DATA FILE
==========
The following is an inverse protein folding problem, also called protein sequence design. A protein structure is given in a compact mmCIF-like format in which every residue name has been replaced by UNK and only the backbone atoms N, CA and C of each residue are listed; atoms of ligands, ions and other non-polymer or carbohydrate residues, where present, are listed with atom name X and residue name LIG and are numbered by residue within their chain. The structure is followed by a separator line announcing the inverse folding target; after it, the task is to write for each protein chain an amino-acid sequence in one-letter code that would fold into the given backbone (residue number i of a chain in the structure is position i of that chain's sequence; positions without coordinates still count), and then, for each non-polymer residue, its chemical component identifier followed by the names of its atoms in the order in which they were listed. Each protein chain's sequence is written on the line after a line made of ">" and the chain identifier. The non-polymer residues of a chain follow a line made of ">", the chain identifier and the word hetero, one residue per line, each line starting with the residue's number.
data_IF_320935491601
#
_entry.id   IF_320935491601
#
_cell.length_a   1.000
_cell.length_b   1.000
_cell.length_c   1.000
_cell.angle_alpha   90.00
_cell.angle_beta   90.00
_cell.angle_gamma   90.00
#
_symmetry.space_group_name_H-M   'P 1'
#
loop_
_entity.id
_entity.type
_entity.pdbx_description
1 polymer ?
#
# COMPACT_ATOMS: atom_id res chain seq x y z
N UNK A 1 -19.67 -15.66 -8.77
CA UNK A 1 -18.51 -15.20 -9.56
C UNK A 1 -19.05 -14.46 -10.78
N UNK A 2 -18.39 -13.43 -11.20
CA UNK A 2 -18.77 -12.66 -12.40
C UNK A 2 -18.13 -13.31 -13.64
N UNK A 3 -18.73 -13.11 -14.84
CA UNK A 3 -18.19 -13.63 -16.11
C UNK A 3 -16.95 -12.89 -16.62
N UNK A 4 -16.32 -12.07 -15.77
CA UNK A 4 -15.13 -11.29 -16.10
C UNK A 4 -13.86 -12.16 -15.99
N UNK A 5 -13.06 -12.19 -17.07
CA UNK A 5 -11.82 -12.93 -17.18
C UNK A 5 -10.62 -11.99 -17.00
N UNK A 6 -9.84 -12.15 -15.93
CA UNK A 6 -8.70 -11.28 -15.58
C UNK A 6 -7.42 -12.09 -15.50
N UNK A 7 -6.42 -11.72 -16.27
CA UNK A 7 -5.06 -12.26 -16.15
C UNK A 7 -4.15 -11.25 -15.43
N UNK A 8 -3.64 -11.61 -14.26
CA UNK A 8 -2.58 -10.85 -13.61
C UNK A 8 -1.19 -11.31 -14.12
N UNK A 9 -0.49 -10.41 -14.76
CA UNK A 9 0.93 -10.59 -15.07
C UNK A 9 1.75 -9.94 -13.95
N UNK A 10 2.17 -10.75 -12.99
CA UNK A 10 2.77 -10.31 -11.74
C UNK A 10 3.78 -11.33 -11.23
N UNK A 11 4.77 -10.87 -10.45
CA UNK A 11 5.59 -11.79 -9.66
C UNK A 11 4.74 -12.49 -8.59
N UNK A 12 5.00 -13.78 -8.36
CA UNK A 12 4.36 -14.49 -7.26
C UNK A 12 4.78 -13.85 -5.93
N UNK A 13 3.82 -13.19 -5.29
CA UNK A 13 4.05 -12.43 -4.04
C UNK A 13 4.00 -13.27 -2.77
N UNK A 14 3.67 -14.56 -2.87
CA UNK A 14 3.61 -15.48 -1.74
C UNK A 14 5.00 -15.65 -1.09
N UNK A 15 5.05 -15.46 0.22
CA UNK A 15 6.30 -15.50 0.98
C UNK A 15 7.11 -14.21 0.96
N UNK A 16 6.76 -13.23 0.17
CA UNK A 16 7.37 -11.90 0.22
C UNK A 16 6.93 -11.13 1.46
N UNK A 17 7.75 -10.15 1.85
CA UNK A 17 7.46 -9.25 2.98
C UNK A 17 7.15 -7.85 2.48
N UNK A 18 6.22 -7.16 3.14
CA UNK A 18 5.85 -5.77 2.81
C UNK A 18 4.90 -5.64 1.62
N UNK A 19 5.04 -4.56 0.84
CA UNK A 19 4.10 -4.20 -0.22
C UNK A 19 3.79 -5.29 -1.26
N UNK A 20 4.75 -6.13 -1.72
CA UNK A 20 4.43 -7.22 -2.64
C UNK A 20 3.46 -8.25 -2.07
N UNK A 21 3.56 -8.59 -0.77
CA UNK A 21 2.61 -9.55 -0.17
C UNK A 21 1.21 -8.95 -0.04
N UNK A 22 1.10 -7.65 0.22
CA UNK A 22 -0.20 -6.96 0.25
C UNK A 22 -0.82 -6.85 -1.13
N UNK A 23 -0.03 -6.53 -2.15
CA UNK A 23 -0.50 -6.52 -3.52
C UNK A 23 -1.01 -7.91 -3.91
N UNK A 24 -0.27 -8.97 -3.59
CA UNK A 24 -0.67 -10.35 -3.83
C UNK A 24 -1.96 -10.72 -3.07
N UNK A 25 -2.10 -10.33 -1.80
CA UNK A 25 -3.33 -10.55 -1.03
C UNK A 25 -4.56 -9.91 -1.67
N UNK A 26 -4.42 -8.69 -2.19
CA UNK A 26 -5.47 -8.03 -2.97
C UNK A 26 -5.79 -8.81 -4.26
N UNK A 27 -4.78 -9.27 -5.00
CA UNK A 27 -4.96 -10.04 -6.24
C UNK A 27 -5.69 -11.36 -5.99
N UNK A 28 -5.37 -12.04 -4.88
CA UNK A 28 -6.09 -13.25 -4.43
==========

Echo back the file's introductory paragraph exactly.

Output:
The following is an inverse protein folding problem, also called protein sequence design. A protein structure is given in a compact mmCIF-like format in which every residue name has been replaced by UNK and only the backbone atoms N, CA and C of each residue are listed; atoms of ligands, ions and other non-polymer or carbohydrate residues, where present, are listed with atom name X and residue name LIG and are numbered by residue within their chain. The structure is followed by a separator line announcing the inverse folding target; after it, the task is to write for each protein chain an amino-acid sequence in one-letter code that would fold into the given backbone (residue number i of a chain in the structure is position i of that chain's sequence; positions without coordinates still count), and then, for each non-polymer residue, its chemical component identifier followed by the names of its atoms in the order in which they were listed. Each protein chain's sequence is written on the line after a line made of ">" and the chain identifier. The non-polymer residues of a chain follow a line made of ">", the chain identifier and the word hetero, one residue per line, each line starting with the residue's number.